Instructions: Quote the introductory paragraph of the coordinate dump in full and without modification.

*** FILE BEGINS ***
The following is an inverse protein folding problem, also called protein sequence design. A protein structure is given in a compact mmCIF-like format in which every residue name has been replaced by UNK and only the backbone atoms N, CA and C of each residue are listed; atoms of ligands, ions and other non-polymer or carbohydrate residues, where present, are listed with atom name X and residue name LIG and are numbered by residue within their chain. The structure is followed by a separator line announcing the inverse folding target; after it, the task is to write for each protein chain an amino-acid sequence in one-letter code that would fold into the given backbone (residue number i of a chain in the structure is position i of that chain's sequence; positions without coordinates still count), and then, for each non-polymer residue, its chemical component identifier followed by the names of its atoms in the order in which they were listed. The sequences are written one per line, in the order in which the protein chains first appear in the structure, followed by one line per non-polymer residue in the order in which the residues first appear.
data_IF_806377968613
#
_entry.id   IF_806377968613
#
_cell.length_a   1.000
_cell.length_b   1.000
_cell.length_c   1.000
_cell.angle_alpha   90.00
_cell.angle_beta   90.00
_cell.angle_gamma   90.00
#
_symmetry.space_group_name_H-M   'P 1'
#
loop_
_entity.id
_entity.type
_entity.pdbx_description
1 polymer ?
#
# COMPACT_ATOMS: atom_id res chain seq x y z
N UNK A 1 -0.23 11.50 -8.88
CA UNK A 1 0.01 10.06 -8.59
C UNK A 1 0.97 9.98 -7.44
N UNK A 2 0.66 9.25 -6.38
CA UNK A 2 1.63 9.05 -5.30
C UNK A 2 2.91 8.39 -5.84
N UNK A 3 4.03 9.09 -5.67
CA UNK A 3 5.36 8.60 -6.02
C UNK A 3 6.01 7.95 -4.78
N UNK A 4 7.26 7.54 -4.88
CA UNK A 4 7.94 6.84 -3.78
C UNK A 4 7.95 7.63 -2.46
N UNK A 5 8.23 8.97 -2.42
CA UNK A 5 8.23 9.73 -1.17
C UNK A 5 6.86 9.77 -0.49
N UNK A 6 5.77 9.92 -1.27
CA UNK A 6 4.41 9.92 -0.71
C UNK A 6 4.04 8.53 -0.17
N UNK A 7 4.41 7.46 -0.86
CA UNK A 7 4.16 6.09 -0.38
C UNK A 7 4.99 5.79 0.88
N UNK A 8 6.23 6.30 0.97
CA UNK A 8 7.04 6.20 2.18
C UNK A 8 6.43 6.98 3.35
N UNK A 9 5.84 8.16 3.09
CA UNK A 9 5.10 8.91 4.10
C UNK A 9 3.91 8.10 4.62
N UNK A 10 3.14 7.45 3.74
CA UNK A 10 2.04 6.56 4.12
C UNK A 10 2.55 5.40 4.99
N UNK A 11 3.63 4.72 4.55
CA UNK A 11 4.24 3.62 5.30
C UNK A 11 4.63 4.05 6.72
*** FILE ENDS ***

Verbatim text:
The following is an inverse protein folding problem, also called protein sequence design. A protein structure is given in a compact mmCIF-like format in which every residue name has been replaced by UNK and only the backbone atoms N, CA and C of each residue are listed; atoms of ligands, ions and other non-polymer or carbohydrate residues, where present, are listed with atom name X and residue name LIG and are numbered by residue within their chain. The structure is followed by a separator line announcing the inverse folding target; after it, the task is to write for each protein chain an amino-acid sequence in one-letter code that would fold into the given backbone (residue number i of a chain in the structure is position i of that chain's sequence; positions without coordinates still count), and then, for each non-polymer residue, its chemical component identifier followed by the names of its atoms in the order in which they were listed. The sequences are written one per line, in the order in which the protein chains first appear in the structure, followed by one line per non-polymer residue in the order in which the residues first appear.